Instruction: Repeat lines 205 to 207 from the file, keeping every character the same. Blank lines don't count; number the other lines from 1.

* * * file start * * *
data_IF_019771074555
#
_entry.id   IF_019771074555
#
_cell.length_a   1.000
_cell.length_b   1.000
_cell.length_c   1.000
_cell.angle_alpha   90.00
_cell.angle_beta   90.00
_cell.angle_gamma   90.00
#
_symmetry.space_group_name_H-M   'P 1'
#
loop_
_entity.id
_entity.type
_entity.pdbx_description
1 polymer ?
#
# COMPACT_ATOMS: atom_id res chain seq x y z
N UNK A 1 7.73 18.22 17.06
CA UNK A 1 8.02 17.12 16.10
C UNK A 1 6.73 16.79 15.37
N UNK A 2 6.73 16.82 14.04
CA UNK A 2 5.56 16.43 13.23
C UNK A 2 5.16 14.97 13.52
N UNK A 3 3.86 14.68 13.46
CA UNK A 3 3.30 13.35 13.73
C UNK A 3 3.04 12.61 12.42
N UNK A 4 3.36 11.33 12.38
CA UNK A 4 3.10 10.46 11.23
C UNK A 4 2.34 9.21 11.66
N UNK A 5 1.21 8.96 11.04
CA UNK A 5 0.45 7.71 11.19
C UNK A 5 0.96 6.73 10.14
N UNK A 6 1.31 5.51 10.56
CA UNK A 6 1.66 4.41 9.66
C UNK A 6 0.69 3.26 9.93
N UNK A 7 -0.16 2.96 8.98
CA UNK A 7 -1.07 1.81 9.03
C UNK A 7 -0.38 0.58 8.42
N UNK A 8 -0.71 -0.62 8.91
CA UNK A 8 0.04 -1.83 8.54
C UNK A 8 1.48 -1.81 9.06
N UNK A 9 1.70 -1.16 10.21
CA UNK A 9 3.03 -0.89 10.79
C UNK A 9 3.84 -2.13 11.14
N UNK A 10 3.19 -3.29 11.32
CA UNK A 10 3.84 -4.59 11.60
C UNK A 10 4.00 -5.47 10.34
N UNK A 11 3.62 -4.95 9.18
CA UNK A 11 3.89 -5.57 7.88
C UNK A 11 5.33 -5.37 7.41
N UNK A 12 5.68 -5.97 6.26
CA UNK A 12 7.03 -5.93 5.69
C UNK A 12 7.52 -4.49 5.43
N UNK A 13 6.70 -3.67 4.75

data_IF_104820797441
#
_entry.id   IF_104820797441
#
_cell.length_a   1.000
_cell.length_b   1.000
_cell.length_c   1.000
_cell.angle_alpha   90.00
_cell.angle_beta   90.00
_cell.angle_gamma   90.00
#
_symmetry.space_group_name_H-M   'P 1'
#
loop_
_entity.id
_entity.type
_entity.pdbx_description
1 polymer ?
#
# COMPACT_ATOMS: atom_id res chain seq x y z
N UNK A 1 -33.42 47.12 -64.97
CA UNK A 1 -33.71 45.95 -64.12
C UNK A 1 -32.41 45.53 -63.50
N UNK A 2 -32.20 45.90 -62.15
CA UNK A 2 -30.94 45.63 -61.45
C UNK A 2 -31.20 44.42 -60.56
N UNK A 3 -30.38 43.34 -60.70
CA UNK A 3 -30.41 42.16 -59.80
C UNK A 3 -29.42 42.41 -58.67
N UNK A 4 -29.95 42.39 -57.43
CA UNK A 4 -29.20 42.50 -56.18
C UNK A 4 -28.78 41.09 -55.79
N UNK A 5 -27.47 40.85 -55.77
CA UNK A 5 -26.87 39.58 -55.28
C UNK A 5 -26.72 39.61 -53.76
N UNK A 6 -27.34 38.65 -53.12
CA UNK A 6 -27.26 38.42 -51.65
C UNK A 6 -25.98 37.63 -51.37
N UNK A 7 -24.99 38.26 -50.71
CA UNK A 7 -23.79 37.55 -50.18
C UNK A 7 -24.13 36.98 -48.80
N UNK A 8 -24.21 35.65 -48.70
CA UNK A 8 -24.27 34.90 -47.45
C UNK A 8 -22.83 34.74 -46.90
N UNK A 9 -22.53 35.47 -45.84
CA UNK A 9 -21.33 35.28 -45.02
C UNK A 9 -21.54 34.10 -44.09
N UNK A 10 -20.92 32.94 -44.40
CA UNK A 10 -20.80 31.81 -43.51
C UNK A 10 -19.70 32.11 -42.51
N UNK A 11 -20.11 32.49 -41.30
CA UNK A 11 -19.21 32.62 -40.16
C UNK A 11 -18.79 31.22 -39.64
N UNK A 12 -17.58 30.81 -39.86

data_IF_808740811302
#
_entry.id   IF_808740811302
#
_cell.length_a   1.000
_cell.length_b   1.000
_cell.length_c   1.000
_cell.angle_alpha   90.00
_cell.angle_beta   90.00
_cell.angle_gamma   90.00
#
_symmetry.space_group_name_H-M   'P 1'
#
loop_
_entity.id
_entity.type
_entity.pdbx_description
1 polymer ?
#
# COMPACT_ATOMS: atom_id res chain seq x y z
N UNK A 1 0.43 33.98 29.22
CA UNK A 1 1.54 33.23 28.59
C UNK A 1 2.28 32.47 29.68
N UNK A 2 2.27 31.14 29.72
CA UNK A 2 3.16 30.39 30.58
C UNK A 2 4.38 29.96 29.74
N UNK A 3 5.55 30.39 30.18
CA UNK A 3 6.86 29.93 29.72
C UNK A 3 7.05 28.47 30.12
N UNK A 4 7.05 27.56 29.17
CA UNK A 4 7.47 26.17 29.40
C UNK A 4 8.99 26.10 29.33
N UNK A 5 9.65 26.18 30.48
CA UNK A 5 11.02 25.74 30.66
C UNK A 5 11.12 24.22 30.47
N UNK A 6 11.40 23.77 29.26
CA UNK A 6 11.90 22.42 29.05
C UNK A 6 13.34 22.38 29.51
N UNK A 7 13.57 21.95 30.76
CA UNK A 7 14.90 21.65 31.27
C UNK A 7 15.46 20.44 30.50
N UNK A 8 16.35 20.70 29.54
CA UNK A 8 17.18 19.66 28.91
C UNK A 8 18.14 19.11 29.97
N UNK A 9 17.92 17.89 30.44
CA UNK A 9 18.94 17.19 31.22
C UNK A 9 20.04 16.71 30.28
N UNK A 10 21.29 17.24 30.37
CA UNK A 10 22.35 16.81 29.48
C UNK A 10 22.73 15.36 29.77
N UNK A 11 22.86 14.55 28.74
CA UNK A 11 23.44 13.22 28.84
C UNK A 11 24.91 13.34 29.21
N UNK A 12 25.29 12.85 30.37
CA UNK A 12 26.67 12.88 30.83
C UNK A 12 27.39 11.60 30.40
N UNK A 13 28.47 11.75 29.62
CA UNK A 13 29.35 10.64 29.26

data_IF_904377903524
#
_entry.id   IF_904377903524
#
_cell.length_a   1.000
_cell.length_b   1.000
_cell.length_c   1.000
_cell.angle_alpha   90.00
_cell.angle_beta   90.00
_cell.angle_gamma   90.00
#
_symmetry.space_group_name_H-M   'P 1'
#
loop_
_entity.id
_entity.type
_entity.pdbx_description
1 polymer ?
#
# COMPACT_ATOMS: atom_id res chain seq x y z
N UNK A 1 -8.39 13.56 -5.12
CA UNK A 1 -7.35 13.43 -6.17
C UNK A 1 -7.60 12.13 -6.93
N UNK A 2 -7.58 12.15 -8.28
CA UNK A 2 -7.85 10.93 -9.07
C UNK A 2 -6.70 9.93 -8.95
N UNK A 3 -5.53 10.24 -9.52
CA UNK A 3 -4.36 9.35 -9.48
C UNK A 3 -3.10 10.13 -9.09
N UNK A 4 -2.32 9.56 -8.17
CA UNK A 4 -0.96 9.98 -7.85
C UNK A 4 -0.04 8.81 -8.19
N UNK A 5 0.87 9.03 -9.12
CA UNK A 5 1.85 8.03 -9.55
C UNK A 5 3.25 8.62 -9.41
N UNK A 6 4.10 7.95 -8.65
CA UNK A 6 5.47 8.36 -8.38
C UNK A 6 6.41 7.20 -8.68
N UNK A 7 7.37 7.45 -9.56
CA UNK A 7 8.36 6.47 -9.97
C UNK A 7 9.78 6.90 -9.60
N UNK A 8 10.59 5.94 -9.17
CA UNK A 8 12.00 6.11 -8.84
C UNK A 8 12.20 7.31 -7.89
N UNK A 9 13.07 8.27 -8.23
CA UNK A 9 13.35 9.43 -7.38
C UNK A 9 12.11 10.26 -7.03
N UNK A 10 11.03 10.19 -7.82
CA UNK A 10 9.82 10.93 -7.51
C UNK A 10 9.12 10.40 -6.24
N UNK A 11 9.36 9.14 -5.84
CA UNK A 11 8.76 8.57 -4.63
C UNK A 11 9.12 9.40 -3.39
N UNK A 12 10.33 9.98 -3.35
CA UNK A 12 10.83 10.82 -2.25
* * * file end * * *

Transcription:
N UNK A 6 4.10 7.95 -8.65
CA UNK A 6 5.47 8.36 -8.38
C UNK A 6 6.41 7.20 -8.68